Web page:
Saturday, November 29, 2014

Reading Goals for 2014: A Review

So how did I do with my reading goals in 2014?  Unfortunately, not great.  I fell into somewhat of a slump this year with my reading.  My reading goal each year is 24 books.  As it stands now, I have read 349 books and will more than likely only be able to add one, maybe two, books to that count by the end of this year.  The news isn't all bad, however, and here's why.

I read some hefty books this year.  Richard L. Bushman's Rough Stone Rolling was a weighty thing and ended up being a fine, fine read, not to mention a candidate for my best non-fiction book of the year.  I also read the Apocrypha, which certainly isn't as long as the Bible but is written with the same bygone prose which can be cumbersome to read and difficult to comprehend.  I also read Abigail and John: Portrait of a Marriage, which is no slouch of a book in terms of its length and detail.  From a non-fiction perspective, it was a pretty good year.  In fact, it was a great year.  Too Big to Know and Manning Up are also non-fiction of the year contenders, and I look forward to debating with myself about which one deserves the prize.  I didn't read some of the non-fiction I was hoping to get to, like Nudge or The Theory of Moral Sentiments, but the ones I read certainly weren't a waste of time.

On the fiction front it was a so-so year.  I did read Their Eyes Were Watching God, which had been on my list for years; I also specifically mentioned it in my Reading Goals for 2014 last year.  It was an excellent book with an unforgettable central character, and I gave it high praises in my reflectionA Canticle for Leibowitz was a truly remarkable book I read this year, and it gained a spot on the Thousander Must-Read list, a signal honor.  I can only imagine it will claim the best fiction book I read this year.  Separate from those books, there wasn't much fiction that really moved me.  The Moon is a Harsh Mistress, which I was very eager and interested to read, was enjoyable and creative but not a personally memorable experience.  Life of Pi had its virtues but also fell into the ever-expanding category of "Not Bad, but Not Great."  There were some others, but all-in-all it was somewhat of a sparse year in unforgettable fictional experiences.

It was a good but not a great year for my reading.  Coming under my yearly goal of twenty-four books is particularly disappointing.  I do have to remind myself I started a second job as an Online Instructor as well so that cuts down on my spare reading time.  Yet, it's more of a time management problem than it is of not having time.  Here's hoping 2015 will be better or even great.  Maybe I'll finally read The Fellowship of the Ring?

Other Topics of Interest:
Reading Goals for 2014
Best Books of 2013: Fiction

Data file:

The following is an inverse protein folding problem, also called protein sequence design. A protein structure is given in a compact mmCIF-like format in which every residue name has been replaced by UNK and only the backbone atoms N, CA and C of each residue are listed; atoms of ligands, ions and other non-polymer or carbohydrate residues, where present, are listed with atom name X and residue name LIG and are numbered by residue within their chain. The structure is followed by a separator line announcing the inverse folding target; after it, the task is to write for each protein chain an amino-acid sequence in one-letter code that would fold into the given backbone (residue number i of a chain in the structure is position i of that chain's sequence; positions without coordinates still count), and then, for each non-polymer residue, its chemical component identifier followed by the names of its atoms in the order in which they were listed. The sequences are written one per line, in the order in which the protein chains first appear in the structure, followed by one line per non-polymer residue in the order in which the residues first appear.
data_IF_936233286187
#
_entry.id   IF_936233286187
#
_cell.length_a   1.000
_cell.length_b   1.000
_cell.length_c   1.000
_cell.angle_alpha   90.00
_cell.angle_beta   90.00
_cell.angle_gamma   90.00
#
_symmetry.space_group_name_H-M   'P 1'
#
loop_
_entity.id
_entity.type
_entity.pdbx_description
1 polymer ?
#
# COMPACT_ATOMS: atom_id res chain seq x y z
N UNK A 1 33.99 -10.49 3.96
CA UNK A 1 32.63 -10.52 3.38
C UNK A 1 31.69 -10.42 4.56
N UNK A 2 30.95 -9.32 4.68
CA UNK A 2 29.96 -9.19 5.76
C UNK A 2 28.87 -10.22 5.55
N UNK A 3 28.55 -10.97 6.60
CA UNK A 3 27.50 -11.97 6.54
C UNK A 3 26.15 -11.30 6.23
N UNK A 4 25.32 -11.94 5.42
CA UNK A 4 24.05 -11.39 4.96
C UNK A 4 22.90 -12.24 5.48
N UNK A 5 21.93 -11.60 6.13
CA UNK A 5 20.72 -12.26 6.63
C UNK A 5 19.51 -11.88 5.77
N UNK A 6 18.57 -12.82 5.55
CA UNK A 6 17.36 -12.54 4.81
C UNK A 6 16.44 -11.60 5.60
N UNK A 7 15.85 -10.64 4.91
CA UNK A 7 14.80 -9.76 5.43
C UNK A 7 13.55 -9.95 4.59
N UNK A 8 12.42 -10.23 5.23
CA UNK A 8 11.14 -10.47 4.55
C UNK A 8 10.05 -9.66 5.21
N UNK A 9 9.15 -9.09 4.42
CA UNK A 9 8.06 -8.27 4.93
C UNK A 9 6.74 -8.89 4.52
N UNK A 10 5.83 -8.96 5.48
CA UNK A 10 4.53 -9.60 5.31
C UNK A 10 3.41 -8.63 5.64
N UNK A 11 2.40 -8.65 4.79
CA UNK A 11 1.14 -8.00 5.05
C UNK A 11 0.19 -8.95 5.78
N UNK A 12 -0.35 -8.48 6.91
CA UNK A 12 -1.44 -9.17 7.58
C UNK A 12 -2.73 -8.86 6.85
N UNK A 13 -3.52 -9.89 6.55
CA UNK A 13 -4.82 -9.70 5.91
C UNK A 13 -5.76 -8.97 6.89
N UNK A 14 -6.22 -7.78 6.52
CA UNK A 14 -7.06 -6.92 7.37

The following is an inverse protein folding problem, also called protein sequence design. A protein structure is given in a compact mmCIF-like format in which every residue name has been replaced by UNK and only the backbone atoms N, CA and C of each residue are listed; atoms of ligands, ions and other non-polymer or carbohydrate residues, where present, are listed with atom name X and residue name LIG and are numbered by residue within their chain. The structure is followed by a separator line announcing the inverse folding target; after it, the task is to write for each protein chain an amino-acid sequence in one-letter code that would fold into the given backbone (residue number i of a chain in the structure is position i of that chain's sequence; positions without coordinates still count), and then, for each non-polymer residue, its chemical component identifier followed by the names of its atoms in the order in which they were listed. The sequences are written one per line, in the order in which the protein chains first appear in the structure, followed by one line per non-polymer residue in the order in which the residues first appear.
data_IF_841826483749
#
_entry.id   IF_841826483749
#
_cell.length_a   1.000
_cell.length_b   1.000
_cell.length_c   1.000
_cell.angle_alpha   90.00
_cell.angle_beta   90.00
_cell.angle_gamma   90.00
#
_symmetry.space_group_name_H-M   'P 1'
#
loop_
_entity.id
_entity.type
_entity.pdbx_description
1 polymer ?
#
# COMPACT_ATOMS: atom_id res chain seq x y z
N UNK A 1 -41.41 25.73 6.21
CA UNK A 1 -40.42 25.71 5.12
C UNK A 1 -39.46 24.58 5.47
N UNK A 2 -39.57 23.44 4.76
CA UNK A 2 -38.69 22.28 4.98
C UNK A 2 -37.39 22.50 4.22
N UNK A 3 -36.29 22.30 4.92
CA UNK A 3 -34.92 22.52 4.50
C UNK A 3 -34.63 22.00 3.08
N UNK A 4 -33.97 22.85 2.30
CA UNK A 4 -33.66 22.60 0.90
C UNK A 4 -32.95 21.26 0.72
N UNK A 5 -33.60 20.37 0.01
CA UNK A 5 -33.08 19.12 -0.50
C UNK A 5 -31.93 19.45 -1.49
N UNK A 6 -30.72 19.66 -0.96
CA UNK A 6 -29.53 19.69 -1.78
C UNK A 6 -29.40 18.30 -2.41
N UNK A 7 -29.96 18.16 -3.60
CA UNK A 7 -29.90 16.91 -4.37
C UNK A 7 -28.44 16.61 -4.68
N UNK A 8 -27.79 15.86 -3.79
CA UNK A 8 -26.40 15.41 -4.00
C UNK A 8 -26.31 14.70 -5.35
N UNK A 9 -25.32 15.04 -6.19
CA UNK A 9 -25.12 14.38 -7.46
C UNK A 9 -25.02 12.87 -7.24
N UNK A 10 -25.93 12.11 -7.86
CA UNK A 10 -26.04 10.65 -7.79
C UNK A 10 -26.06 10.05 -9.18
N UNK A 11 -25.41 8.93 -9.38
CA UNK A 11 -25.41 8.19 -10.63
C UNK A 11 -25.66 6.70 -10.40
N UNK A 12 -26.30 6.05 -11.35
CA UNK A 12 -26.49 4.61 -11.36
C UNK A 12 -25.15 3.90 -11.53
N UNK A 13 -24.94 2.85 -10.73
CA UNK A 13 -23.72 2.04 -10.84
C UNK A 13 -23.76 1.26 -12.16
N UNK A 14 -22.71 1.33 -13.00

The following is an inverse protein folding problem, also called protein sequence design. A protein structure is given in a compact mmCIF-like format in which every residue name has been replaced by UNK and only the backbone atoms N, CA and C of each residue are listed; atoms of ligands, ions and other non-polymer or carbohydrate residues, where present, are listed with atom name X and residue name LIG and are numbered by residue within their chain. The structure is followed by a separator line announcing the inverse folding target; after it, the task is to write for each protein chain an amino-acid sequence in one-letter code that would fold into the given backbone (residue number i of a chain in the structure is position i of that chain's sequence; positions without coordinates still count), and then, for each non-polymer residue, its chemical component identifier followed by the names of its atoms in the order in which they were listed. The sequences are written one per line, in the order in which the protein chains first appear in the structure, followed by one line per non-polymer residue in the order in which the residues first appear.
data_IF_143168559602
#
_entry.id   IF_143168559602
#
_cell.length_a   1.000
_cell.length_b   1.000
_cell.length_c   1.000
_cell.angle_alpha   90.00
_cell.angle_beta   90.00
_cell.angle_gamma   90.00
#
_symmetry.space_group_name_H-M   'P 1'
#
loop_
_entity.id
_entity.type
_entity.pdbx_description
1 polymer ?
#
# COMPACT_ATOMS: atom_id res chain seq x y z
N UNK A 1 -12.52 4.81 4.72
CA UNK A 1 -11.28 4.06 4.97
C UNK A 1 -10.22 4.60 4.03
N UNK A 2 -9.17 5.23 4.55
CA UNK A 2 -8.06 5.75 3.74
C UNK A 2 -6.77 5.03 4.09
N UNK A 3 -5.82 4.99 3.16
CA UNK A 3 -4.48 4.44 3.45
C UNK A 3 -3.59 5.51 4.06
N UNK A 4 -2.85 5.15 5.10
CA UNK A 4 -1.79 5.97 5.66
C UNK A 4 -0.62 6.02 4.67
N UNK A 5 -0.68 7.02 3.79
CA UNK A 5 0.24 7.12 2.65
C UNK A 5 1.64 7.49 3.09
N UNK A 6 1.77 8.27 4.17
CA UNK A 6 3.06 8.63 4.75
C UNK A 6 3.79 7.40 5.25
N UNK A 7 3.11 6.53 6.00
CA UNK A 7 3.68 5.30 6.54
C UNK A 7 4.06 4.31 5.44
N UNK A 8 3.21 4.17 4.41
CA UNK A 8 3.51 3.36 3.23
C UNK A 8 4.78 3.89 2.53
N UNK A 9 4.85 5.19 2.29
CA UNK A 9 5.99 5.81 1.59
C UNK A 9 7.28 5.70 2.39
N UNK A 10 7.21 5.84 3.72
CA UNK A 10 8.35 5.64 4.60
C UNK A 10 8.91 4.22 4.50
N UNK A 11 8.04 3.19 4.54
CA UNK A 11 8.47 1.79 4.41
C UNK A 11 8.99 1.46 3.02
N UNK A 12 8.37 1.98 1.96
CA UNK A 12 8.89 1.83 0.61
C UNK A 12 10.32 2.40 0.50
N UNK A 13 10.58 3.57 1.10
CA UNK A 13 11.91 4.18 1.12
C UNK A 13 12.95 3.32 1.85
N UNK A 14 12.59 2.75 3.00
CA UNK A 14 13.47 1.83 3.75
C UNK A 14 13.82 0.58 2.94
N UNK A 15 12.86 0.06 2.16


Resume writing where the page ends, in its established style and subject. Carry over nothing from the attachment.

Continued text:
Best Books of 2013: Non-fiction

Friday, November 21, 2014

Reflections: Mass Effect: Revelation

I have tried reading books based on popular video game series before, including World of Warcraft: Tides of Darkness by Aaron Rosenberg and Starcraft: Liberty's Crusade by Jeff Grubb.  Both books were very poor.  They're more concerned about maintaining a fast pace than developing characters and providing action set pieces than intriguing plot.  It really is a shame because both of those books come from mythologies which are robust and interesting.  I wasn't expecting A Canticle for Leibowitz when I read either one, but I was hopeful they wouldn't be written strictly for an audience which just hit puberty.  When I finally decided to read Mass Effect: Revelation I did so with my previous experiences in mind and with hope the book would be a little bit better than the others which share a similar sub-genre. 

The greatest praise I can give to Mass Effect: Revelation is that it's not terrible.  I loved the Mass Effect series of games.  Their storylines, their characters, and their lore rival some of the greatest science fiction tales ever created.  I wanted to get back into the universe, and with the next game's release date still under wraps, and more than likely quite a ways off, reading Mass Effect: Revelation, which is a prequel to the original Mass Effect game, seemed like a perfect way to do it.  The book doesn't in anyway match the game seriers's incredible experience, but it's a mildly entertaining addition to the overall universe nonetheless. 

Like any prequel, Mass Effect: Revelation spends most of its time providing insights into characters the reading audience, who have most definitely played the games, already know about.  Anderson, Sanders, Saren, these are names the readers will already be familiar with.  Saren is the most compelling to read about it in the book, albeit mostly one-sided and uncomplicated.  Anderson and Sanders follow unsurprising character tropes, and their relationship is largely uninteresting.